“Contemporary AI is a set of pattern recognition systems designed for surveillance and discipline, for controlling the flow of information, and for the mass production of commodity substitutes for cultural content under a neoliberal framework.” Brilliant analysis. Spot on. But checking out the wikipedia summary, i will add that our real job is to SUFFOCATE the SHARKS. McLuhan points out that if all technological progress, including 15th C printed mass produced thinking, is to ever benefit Humanity, the only reason for technology to exist, it must be deployed consciously and deliberately with intent to provide for the social needs of Humanity. The problem is not the form. It is the content. And the content of modern media is the totalitarian property of the SHARK’s capitalist neo-fascist war & conflict operating system. Humanity has allowed these sharks-as-parent to move forward. We no longer watch TV programming, except sports and weather information which contain the least seduction potential. We use the TV machine as a tool to view information-discussion, film & art, music performance and documentaries. It is a discretionary tool of use. If we use technologies as tools and are not used by technology as a tool to the SHARK’s ends, we are free thinking tool users, period. Currently, the flow of capitalist programming runs on all screens, fixed and mobile, with one end, the deconstruction of your mind and will, to drug acceptance of their inevitable ecocide. At what point does all of their insane disconnected bullshit, epiphany one to tune-in, drop-out and TURN BACK ON, our minds, to it’s true purpose in Universe: intellectual & social evolution? For us it started in the 90’s. But after the LOCKDOWN obedience training any traces of seductive drugged acceptance is wiped clean. And now we start all over again to resume the… Read more »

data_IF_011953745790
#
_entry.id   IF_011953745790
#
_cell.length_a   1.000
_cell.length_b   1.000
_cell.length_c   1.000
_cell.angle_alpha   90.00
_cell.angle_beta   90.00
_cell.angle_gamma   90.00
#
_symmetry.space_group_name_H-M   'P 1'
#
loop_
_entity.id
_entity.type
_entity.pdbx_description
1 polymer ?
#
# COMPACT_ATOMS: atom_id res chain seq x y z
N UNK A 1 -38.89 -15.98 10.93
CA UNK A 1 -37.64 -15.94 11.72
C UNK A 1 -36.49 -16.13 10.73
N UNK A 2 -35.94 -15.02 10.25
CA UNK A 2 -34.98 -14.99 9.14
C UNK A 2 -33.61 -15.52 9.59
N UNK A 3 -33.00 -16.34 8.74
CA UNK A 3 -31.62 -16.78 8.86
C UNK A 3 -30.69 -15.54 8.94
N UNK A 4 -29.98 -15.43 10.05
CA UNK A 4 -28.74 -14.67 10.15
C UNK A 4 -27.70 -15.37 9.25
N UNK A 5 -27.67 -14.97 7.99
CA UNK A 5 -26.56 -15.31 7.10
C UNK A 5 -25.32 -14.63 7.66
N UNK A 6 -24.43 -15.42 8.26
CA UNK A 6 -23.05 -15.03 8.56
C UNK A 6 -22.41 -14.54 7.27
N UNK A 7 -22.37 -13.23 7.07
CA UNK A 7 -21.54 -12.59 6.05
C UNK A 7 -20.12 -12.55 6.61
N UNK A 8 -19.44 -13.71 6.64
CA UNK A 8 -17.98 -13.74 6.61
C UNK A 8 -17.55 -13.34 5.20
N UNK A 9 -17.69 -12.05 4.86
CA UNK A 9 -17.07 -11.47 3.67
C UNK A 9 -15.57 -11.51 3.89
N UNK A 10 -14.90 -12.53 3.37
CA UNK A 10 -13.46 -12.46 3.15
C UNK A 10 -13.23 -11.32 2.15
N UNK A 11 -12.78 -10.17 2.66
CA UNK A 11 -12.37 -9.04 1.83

underground poet